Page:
From Mick Luckhurst to Neil Reynolds: The NFL on British TV

From Mick Luckhurst to Neil Reynolds: The NFL on British TV

In February, a global audience of 56 million watched the Kansas City Chiefs face the Philadelphia Eagles in Super Bowl LVII. The NFL holds games in London, Mexico and Germany – and one team even wants to play in Ireland.

The sport’s popularity is at an all-time high on this side of the pond, and the league’s international charge shows no signs of slowing. It’s never been so easy for UK fans, and even global fans, to watch NFL football. 

But it wasn’t always this way.

American football first graced UK television screens back in 1982 when Channel 4 brought viewers highlights from a solitary game each week. The channel paid the NFL £100,000 to broadcast that season’s championship game, Super Bowl XVII, where the Miami Dolphins were defeated by a Washington team that won the franchise’s first-ever Super Bowl. 

In the mid to late-80s, the sport became so popular in the UK that Channel 4’s Super Bowl coverage regularly attracted four million viewers – and fans were able to witness legends like quarterbacks Joe Montana, Dan Marino and John Elway, running back Walter Payton, linebacker Lawrence Taylor, and wide receiver Jerry Rice, battle it out to reach the top of the NFL summit. Towards the end of the decade, former NFL kicker Mick Luckhurst was hired to front the coverage, adding instant credibility – as Luckhurst spent seven seasons with the Atlanta Falcons from 1981 to 1987, scoring 558 points.

However, the arrival of the Premier League in 1992 changed everything. A new league, that left many of football’s problems from the 1980s behind, enticed sports fans with excitement at a far more reasonable hour – even if the World League of American Football (which eventually became NFL Europe) began to draw sizeable crowds.

Sky Sports broadcast their first-ever live NFL game in 1995, and Channel 4’s coverage of the sport ended in 1998 – and UK fans tuned in to watch John Elway finally win the Super Bowl title that had eluded him for so long, as his Denver Broncos defeated the Green Bay Packers in Super Bowl XXXII.

Terrestrial NFL coverage moved between Channel 5, the BBC, and Channel 4 until 2015 when it was announced the sport would be returning to the BBC. But most importantly, the NFL London Games arrived in 2007 – when the New York Giants defeated the Miami Dolphins at a rain-soaked Wembley Stadium. The UK’s appetite for the NFL was growing.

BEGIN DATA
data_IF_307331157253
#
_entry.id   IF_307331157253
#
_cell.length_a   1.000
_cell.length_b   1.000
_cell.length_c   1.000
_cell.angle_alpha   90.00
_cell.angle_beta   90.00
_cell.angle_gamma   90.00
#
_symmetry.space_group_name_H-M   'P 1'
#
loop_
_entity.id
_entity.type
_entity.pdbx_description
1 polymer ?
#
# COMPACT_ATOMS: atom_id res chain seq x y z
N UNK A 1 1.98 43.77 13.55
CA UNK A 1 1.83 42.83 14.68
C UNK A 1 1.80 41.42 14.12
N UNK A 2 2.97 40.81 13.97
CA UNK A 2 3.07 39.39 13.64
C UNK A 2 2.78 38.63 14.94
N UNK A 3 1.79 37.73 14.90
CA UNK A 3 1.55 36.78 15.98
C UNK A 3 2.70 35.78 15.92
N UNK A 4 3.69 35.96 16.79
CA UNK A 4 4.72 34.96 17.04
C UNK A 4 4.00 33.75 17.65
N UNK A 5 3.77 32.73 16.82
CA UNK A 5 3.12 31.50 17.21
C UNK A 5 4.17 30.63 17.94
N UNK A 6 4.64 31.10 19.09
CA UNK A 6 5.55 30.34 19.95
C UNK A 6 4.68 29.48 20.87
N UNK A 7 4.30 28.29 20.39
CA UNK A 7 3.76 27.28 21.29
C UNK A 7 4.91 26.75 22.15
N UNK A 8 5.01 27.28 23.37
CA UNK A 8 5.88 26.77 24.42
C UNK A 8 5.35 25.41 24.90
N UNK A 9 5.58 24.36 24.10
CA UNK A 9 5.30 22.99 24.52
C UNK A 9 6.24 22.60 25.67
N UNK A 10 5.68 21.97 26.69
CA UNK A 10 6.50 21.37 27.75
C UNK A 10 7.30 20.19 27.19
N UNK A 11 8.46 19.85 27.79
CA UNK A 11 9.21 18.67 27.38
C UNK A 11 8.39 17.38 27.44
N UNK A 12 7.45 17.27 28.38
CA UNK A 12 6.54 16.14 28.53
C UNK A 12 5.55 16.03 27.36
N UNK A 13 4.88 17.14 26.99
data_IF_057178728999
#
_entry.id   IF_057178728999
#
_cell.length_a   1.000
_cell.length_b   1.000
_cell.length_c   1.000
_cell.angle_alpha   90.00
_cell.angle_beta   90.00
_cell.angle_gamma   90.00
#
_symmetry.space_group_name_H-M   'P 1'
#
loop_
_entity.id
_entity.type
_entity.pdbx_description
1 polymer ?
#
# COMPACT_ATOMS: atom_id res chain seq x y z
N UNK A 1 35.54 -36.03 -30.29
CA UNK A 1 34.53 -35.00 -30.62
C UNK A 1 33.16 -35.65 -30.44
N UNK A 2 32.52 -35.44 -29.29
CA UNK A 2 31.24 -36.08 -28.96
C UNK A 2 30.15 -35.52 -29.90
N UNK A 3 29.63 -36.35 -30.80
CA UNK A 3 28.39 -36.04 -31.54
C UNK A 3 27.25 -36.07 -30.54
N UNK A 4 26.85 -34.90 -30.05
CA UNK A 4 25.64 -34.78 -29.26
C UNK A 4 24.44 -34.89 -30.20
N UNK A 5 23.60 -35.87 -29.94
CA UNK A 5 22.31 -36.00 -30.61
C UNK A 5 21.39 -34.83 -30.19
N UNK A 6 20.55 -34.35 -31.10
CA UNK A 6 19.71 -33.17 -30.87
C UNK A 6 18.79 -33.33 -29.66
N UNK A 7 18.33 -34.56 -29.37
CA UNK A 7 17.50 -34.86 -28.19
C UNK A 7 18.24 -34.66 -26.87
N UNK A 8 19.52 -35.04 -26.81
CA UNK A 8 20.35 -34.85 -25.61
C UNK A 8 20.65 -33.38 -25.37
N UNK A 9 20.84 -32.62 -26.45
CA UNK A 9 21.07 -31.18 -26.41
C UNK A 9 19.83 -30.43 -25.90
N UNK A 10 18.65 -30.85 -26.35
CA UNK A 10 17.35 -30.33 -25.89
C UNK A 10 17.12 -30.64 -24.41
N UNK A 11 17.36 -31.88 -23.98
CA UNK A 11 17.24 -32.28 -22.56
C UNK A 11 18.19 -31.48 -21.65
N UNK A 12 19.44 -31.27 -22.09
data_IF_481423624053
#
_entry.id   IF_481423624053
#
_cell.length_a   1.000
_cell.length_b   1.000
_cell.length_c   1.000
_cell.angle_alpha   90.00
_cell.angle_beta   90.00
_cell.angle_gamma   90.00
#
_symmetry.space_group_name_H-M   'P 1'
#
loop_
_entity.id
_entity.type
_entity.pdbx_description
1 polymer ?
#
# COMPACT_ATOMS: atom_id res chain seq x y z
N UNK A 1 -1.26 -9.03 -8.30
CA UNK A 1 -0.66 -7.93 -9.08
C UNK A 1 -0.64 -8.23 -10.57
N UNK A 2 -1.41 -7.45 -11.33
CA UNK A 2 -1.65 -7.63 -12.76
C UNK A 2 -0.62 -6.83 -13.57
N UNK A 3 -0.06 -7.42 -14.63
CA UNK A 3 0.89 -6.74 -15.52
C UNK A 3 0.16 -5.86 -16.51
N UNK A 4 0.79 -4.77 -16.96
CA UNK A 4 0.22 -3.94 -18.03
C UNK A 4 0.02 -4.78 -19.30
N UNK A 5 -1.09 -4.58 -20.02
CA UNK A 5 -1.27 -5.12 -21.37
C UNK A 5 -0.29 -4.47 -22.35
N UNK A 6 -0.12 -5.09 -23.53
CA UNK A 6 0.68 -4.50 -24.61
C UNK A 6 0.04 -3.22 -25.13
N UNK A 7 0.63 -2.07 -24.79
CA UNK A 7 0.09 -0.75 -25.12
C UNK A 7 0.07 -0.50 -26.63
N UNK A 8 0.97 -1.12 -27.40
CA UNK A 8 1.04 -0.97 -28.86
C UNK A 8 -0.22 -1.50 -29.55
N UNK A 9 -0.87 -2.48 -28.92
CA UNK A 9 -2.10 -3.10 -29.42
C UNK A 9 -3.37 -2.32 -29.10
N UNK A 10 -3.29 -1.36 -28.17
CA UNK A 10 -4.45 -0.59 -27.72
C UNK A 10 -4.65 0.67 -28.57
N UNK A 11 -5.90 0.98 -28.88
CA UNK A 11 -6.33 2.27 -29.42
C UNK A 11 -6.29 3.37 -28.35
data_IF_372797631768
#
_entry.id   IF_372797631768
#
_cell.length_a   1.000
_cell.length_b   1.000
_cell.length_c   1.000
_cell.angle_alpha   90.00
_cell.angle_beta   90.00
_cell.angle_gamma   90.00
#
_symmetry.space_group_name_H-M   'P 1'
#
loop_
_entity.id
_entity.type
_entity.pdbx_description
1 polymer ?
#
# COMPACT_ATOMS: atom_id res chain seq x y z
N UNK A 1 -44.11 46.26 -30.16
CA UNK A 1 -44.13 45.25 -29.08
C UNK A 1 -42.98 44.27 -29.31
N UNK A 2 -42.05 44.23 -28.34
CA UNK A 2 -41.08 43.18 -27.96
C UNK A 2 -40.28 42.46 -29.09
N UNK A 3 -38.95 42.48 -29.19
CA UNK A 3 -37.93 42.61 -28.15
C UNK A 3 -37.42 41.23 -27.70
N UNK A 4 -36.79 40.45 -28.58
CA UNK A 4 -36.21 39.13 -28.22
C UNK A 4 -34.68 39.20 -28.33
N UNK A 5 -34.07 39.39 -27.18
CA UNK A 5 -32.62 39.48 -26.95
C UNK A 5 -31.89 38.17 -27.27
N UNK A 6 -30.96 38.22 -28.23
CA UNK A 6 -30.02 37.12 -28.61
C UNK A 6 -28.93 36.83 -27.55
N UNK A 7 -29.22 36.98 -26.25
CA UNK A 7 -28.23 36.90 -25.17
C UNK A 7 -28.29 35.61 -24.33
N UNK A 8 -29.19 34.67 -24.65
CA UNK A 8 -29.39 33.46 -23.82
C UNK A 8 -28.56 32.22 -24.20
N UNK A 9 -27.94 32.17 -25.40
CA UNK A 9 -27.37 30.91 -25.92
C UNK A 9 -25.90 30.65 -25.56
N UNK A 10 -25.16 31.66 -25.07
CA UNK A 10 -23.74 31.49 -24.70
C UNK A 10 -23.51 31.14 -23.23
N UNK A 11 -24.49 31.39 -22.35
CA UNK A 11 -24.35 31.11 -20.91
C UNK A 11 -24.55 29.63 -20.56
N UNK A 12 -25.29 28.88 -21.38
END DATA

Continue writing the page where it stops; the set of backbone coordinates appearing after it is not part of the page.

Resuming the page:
Jason Bell and Osi Umenyiora were first beamed into UK households in 2016 when the BBC began airing its highlights show, The NFL Show, and broadcast exclusive coverage of the NFL London Games. Bell and Umenyiora, now mainstays of the NFL UK scene, moved to ITV with the highlights show in 2022.

Meanwhile, Sky Sports’ NFL offering continued to grow, and by 2022, they were able to launch Sky Sports NFL – a whole channel dedicated to round-the-clock coverage of the sport. Now, NFL die-hards can watch countless games, and even tune in to NFL RedZone to see every touchdown, from every game, every week.

“It’s incredible when you think about how far the game has come,” Sky Sports’ Neil Reynolds told Decyfr at the 2021 NFL London Games.

“When I was first getting into it as a fan, watching one-hour highlights on Channel 4 one week after the games are played, to what we have now.

“You can watch everything in Manchester that you can watch in Miami, same in London to Los Angeles – it’s fantastic.”

The internet, of course, helped make this happen, with the arrival of NFL Game Pass, and the ability for fans to watch every game, live, no matter where they are in the world. Now DAZN have stepped in, allowing subscribers to add Game Pass to their existing plans, further enabling a rapidly-growing international audience to step into NFL fandom.

The NFL’s global rise is thanks, in part, to their incredibly successful International Series. But live games, live broadcasts, live analysis, and full highlight shows, prove it’s also because the game has never been easier to consume around the world.

It’s a far cry from fans only being able to watch highlights from a single game once a week.

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